Symptoms of Minor Athletic Illnesses: Cough
A cough is one way your body prevents irritating particles that enter your airways from invading your lungs. Viruses and bacteria that cause infection, as well as dust, smoke and pollen, are trapped in the tiny hairs (cilia) that line your air passages, and act as protective barriers. Irritation of these cilia stimulates your cough reflexes.
Whenever you develop a cough, you should determine its cause. For example, a cough at work when inhaling certain noxious chemicals may indicate an allergy to these substances. A cough during pollen season may also suggest allergy. Sometimes drinking hot or cold liquids or getting food “ down the wrong pipe “ can irritate the sensitive airways and provoke a cough.
Whether your cough is “dry” or “wet” will also be a clue to its cause. Irritants such as smoke, dust or allergies can trigger a dry cough. Certain infections such as cold, measles or flu also commonly cause a dry cough. This type of cough should go away when the infections clear up. If it does not, there may be another cause, and you should consult your doctor.
A wet cough means that you are coughing up fluid. In this case, your cough is likely from an infection in your lungs such as bronchitis or pneumonia. Once bacteria get past the protective barrier in the airways and actually invade the lungs, your body produces large amounts of sticky fluid (mucus) as a defense measure. This fluid irritates the lungs, causing you to cough it out. If this mucus is green, yellow, or red- dish-brown, you probably have a lung infection and should seek medical advice. Whenever you cough up bright red blood, see your physician immediately.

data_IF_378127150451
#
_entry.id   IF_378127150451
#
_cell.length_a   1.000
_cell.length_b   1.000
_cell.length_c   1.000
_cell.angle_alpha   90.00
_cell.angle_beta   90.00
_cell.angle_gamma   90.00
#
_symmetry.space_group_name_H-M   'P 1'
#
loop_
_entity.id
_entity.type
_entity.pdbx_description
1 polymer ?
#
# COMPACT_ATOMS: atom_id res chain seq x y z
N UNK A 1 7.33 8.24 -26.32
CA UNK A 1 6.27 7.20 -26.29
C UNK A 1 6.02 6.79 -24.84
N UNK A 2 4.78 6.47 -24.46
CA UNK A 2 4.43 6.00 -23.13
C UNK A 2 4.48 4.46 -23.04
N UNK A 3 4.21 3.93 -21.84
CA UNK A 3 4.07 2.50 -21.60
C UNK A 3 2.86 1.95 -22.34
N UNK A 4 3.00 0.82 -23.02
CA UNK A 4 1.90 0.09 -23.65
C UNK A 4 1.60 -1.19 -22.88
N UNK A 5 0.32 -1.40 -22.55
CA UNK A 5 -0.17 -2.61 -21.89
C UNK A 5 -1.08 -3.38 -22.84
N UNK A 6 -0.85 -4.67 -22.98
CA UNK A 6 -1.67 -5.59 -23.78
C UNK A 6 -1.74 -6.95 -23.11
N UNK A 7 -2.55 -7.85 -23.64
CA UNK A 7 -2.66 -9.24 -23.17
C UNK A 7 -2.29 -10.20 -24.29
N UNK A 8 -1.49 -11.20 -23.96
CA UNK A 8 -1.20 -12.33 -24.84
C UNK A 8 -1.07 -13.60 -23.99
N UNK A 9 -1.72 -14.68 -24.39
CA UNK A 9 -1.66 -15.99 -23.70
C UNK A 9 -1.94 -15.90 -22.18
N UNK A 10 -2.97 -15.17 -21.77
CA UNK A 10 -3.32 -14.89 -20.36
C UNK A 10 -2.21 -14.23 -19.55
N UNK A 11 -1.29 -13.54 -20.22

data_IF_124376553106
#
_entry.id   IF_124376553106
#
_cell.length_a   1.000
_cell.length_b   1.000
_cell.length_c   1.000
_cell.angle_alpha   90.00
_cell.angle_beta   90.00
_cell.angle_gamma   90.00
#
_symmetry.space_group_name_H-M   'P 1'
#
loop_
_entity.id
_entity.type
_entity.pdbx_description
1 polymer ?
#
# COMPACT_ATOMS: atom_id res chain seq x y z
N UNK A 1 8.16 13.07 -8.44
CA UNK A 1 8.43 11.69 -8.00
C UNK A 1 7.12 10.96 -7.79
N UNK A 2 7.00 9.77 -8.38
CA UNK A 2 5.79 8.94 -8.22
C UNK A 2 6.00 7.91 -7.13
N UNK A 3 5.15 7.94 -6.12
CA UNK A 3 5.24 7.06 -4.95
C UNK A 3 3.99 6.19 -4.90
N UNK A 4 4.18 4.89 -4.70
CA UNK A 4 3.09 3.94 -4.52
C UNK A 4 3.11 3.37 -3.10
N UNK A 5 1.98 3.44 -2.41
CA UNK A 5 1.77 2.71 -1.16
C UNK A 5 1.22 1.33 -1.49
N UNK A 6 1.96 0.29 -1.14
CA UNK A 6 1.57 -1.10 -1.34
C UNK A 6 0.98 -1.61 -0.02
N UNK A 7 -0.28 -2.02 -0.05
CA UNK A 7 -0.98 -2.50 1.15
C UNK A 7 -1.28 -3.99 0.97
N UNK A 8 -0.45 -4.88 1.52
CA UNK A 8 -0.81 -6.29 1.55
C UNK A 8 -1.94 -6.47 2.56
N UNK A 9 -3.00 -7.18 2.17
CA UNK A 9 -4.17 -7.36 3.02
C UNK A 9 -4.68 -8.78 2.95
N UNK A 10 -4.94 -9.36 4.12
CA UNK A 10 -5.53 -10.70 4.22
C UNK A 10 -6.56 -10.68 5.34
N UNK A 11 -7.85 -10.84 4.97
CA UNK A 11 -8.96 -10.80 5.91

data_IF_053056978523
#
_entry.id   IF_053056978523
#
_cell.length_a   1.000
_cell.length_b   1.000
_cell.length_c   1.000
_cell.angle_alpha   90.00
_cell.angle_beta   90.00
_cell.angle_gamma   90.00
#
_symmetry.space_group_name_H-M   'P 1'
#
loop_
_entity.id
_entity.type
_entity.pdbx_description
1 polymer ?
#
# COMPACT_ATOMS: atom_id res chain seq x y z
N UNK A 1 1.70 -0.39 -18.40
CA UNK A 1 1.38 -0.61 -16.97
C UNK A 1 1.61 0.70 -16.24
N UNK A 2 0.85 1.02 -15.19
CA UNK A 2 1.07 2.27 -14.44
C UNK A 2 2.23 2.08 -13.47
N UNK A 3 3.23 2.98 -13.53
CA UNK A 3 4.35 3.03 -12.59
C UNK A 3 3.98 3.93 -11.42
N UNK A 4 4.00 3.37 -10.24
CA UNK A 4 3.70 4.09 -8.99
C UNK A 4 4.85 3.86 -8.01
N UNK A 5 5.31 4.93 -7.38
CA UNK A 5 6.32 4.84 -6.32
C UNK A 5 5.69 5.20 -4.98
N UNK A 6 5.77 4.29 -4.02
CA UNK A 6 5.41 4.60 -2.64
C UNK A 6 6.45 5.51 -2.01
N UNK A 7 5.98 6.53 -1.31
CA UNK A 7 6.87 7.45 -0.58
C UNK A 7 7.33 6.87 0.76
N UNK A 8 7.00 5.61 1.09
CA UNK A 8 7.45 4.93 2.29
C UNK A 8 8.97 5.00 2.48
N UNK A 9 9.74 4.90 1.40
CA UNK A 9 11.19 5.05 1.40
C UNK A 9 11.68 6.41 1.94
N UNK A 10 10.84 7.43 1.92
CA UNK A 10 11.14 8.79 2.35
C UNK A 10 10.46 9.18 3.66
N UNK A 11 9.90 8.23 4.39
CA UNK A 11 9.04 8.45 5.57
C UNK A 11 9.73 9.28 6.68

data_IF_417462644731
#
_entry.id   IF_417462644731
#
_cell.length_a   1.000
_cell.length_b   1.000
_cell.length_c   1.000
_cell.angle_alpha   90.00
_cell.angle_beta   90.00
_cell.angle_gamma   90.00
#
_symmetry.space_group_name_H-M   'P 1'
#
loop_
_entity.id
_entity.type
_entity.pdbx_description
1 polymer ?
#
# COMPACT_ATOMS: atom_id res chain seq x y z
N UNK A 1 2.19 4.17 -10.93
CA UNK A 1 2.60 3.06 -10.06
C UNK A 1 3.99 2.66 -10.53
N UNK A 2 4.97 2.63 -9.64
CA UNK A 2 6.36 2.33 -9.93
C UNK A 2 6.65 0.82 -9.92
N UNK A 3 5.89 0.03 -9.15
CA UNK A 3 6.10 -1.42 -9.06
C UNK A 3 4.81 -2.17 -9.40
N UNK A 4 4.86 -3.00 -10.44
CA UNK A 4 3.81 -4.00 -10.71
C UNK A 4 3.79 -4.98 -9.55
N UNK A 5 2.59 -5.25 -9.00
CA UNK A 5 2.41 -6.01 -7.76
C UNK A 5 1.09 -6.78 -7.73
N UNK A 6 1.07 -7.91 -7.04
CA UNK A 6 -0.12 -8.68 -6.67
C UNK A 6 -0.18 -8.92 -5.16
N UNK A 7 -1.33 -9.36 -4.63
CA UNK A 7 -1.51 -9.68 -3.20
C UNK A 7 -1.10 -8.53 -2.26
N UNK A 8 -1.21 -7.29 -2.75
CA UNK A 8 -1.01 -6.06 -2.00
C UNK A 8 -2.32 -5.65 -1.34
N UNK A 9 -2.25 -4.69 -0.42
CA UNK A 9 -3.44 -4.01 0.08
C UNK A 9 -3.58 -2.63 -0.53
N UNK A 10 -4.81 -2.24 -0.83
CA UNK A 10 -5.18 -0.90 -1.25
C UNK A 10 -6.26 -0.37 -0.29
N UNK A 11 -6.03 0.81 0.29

If your are a smoker, you may cough every morning. This smoker’s cough could be a symptom of chronic bronchitis. Heavy smokers are much more likely to develop lung infections because nicotine in cigarettes destroys the cilia in the airways, leaving nothing to prevent viruses and bacteria from entering the lungs.
Shortness of breath is a symptom that may occur with or without a cough. Sometimes it comes on so gradually that you notice it only during strenuous activity.
Regardless of when it occurs, this symptom requires your doctor´s immediate attention since it means that you are unable to get enough oxygen into your system.
Because coughing is an important mechanism, you should generally avoid suppressing it. This is especially true of a wet cough. Before taking any cough suppressant, check with your doctor. On the other hand, an expectorant will help you cough up the fluid and possibly shorten you illness.
Expectorants are sold over the counter without a prescription. If your cough persist or is associated with shortness of breath, have your doctor determine the cause and suggest appropriate treatment. As part of an evaluation, the physician may order X-rays, examine and culture the fluid, and/ or perform special breathing test.
Time to be concerned
Anytime you have dry cough persisting for longer than a week without other symptoms of a cold or flu, seek a doctor’s advice. A wet cough suggest a possible lung infection and may require treatment with antibiotics. Although a cough is the most common symptom of respiratory disease, it may also be caused by other problems, such as heart disease. Shortness of breath with or without a cough requires a doctor’s immediate attention.
Time to call your doctor when
- Your dry cough persists for longer than a week and is not associated with a cold or flu.
- You are coughing up green, yellow, or red- dish-brown mucus.
- You cough up bright red blood.
- You are a smoker and you cough every day.
- You are short of breath with or without a cough.
Orthopedic Corner | Leon Mead MD Orthopedic Doctor | 730 Goodlette Road North, Suite 201 Naples Florida 34102 | Phone: (239) 262-1119